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The lowdown on old curmudgeons from a proud one

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By BILL MAXWELL

© St. Petersburg Times, published February 4, 2001


As an opinion columnist, I receive a lot of mail from some very nice folks who wish that I, along with my colleagues, would write (their words) "uplifting," "positive," "compassionate," "neutral," "milder," "inclusive" essays.

Translation: Write about things that are trendy and cute.

Not a chance.

Although I lack their fame and skill, I put myself in the company of Mark Twain, H.L. Mencken, Ambrose Bierce, John Simon, Paul Fussel, W.C. Fields, George Bernard Shaw, G.K. Chesterton, Dorothy Parker, Woody Allen, Calvin Trillin, Roy Blount Jr., Groucho Marx.

I am -- by temperament, interest and instinct -- a curmudgeon.

Here, taken from Jon Winokur's book, The Portable Curmudgeon, are two definitions. Archaic: "a crusty, ill-tempered, churlish old man." At least, I am an old man. Contemporary: "anyone who hates hypocrisy and pretense and has the temerity to say so; anyone with the habit of pointing out unpleasant facts in an engaging and humorous manner." Well, I am not always funny.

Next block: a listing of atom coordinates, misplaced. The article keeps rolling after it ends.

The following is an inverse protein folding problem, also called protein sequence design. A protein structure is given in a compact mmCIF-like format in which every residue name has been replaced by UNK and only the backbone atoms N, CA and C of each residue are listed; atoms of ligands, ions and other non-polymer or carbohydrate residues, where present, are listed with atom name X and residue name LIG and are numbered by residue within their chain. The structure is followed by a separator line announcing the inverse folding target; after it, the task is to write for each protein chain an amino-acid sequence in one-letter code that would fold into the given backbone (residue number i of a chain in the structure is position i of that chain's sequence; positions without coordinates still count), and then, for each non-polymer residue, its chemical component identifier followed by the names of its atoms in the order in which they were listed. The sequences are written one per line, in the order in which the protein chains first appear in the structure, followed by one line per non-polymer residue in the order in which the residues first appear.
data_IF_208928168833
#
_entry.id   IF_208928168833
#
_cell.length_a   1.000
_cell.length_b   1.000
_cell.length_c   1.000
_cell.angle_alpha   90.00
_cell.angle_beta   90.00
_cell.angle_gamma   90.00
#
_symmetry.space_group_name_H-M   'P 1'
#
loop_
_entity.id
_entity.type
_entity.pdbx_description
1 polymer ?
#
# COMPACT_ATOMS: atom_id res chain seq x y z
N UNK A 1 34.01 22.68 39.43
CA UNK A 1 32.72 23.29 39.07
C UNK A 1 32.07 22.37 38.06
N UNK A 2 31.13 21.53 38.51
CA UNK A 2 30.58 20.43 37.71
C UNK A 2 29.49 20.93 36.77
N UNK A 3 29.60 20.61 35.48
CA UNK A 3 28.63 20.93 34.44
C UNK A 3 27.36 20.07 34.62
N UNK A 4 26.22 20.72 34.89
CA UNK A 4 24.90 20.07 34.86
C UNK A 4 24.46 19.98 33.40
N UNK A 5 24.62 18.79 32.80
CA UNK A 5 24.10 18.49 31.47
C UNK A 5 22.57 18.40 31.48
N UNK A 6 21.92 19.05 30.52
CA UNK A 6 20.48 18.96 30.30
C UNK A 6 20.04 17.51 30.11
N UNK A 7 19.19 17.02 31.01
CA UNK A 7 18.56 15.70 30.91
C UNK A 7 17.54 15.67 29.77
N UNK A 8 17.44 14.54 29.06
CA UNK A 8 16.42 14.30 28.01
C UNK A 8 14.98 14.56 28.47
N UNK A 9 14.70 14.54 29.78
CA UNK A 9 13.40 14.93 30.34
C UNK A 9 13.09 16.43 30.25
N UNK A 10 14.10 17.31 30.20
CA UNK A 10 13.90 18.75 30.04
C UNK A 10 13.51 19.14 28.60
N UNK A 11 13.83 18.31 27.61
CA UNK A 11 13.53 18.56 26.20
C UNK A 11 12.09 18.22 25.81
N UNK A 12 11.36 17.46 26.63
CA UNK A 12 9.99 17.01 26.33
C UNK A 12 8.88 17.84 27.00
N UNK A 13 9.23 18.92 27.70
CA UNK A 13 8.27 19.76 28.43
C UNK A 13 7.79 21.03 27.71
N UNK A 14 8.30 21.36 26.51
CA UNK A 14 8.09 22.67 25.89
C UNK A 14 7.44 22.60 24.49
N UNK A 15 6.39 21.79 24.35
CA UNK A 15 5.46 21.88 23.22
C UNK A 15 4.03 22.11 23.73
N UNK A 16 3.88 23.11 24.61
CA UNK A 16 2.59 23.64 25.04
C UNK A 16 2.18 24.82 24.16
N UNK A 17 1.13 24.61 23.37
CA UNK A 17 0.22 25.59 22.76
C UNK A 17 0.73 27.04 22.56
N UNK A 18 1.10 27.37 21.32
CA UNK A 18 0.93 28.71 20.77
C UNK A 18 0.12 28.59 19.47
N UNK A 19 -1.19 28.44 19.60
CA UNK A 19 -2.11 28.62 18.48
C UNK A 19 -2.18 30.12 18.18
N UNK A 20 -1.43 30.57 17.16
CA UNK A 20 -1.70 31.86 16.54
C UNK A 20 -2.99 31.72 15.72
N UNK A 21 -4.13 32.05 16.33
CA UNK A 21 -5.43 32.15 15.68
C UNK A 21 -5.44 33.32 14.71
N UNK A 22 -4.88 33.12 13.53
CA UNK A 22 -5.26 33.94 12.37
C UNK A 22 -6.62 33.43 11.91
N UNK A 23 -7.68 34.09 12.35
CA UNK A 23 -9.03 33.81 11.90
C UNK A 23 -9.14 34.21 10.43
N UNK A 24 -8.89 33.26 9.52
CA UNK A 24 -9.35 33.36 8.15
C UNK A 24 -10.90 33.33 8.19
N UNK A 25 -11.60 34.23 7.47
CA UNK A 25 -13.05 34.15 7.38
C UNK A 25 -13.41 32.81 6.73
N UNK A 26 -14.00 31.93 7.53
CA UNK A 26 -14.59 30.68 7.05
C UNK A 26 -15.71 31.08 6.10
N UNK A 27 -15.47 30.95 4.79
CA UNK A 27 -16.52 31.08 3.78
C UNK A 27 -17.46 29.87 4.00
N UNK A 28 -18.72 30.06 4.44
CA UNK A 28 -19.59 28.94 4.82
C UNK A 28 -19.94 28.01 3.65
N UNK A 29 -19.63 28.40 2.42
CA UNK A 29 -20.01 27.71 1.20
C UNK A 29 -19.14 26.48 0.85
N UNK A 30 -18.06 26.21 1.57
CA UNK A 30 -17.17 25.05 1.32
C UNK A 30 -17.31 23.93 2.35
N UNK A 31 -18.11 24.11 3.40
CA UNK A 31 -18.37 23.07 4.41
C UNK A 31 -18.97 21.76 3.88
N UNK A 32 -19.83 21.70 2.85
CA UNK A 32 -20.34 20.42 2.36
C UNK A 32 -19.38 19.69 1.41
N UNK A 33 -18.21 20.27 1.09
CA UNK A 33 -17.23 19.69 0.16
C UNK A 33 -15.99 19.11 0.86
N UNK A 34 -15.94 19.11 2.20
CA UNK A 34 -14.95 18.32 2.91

Here is the real lowdown on curmudgeons: We really do hate people who automatically say, "Have a nice day," and we throw up when we hear that insufferable answering machine message saying, "Have a God-blessed day."

I mean, suppose I do not want to have a nice day? There are days like that, you know. Take the day when I learned that George W. Bush had won the presidency. That was no nice day for me. It was a hellish day, in fact. All of my ranting and fulminations against the congenial Texas governor had all been for naught. Think of it: I had cultivated exquisite contempt for the man only to have it all shoved down my throat.

And take the day when the Judiciary Committee approved Clarence Thomas' appointment to the U.S. Supreme Court. That, too, was a sad day in the Maxwell household. If someone had said, "Have a nice day," I would have, well, let us just say that the speaker would have departed with hurt feelings.

Whenever people ask me how I am doing, I tell the truth. On some mornings, when I have a hangover, for example, I say I feel like, well, my boss will not print my response. On days when I have received unexpected money, I say that I feel just great. See the difference?

If Twain or Mencken were alive, they would hurl polemical thunderbolts each day at the likes of Jerry Falwell and that entire crowd -- especially hypocrites such as GOP Rep. Henry Hyde -- in Washington.

And, yes, our new president would be a constant target. He sashayed around the nation intoning straight-arrow morality when he himself is a dubiously reformed profligate, a boozer who was arrested for driving while drunk and concealing that fact until a critic outed him. Dorothy Parker would be all over Sen. Hillary Rodham Clinton's detractors. Parker would point out that these goody-two-shoes who condemn the New York senator have engaged in similar or worse behavior. She would tell them to shut up.